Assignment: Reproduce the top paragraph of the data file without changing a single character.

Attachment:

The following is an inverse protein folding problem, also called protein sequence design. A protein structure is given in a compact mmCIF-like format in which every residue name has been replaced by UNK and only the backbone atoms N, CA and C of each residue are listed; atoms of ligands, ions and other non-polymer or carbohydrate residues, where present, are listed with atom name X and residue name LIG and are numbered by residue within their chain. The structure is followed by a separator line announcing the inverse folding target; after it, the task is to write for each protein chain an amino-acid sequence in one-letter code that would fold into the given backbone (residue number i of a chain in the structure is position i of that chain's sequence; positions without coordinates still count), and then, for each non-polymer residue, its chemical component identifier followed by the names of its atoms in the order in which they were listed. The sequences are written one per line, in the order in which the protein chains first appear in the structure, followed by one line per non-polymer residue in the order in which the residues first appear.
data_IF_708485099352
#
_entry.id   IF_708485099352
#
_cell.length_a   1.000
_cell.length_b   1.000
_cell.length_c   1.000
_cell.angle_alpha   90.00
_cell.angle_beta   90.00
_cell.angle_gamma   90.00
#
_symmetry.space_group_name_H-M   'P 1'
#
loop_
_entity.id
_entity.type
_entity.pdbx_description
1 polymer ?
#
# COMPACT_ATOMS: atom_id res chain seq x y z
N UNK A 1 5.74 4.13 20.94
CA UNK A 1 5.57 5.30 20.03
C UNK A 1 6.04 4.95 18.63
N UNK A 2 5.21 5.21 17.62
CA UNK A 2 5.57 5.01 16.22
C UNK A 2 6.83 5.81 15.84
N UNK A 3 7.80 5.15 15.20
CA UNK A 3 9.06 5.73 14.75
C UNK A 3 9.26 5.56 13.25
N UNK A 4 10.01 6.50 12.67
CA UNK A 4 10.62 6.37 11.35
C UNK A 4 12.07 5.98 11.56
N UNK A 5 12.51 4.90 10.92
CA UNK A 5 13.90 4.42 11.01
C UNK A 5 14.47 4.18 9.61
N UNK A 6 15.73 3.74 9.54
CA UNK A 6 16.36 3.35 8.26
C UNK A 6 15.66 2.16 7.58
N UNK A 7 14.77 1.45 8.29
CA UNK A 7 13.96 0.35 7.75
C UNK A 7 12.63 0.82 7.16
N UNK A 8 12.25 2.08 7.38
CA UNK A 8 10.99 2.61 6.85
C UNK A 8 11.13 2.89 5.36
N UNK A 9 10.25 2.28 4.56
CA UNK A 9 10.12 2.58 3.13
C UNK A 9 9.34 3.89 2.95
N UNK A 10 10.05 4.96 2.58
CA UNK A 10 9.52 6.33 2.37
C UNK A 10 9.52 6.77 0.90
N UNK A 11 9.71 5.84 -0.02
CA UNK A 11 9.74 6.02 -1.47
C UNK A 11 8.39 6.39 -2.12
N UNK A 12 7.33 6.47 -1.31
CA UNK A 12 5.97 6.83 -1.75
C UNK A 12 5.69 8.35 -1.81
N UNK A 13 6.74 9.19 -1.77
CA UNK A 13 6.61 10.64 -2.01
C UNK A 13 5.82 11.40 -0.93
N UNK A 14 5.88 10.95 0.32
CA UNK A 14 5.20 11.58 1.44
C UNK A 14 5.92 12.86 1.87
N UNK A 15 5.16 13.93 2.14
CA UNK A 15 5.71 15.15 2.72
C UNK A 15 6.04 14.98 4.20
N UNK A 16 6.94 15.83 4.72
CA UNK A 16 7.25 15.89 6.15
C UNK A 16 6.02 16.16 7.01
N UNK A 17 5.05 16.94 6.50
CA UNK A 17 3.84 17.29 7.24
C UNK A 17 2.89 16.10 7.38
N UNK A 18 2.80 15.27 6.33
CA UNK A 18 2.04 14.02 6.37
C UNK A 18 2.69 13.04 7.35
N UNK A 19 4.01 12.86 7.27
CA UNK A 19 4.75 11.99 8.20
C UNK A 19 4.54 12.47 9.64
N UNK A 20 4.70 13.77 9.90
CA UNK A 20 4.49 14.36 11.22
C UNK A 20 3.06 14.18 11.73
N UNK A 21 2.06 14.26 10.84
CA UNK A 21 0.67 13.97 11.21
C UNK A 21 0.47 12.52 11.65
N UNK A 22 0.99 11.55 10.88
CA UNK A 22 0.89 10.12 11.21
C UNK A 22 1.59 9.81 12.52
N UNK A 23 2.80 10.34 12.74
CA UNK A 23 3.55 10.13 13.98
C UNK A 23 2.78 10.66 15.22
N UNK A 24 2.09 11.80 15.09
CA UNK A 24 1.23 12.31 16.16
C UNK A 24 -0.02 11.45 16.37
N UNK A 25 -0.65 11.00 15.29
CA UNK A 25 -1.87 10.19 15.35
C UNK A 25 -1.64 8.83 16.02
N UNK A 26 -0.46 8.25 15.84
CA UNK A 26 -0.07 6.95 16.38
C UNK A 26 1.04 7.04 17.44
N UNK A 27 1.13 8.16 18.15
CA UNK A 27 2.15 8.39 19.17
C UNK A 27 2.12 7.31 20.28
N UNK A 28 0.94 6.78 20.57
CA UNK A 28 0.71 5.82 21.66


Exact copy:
The following is an inverse protein folding problem, also called protein sequence design. A protein structure is given in a compact mmCIF-like format in which every residue name has been replaced by UNK and only the backbone atoms N, CA and C of each residue are listed; atoms of ligands, ions and other non-polymer or carbohydrate residues, where present, are listed with atom name X and residue name LIG and are numbered by residue within their chain. The structure is followed by a separator line announcing the inverse folding target; after it, the task is to write for each protein chain an amino-acid sequence in one-letter code that would fold into the given backbone (residue number i of a chain in the structure is position i of that chain's sequence; positions without coordinates still count), and then, for each non-polymer residue, its chemical component identifier followed by the names of its atoms in the order in which they were listed. The sequences are written one per line, in the order in which the protein chains first appear in the structure, followed by one line per non-polymer residue in the order in which the residues first appear.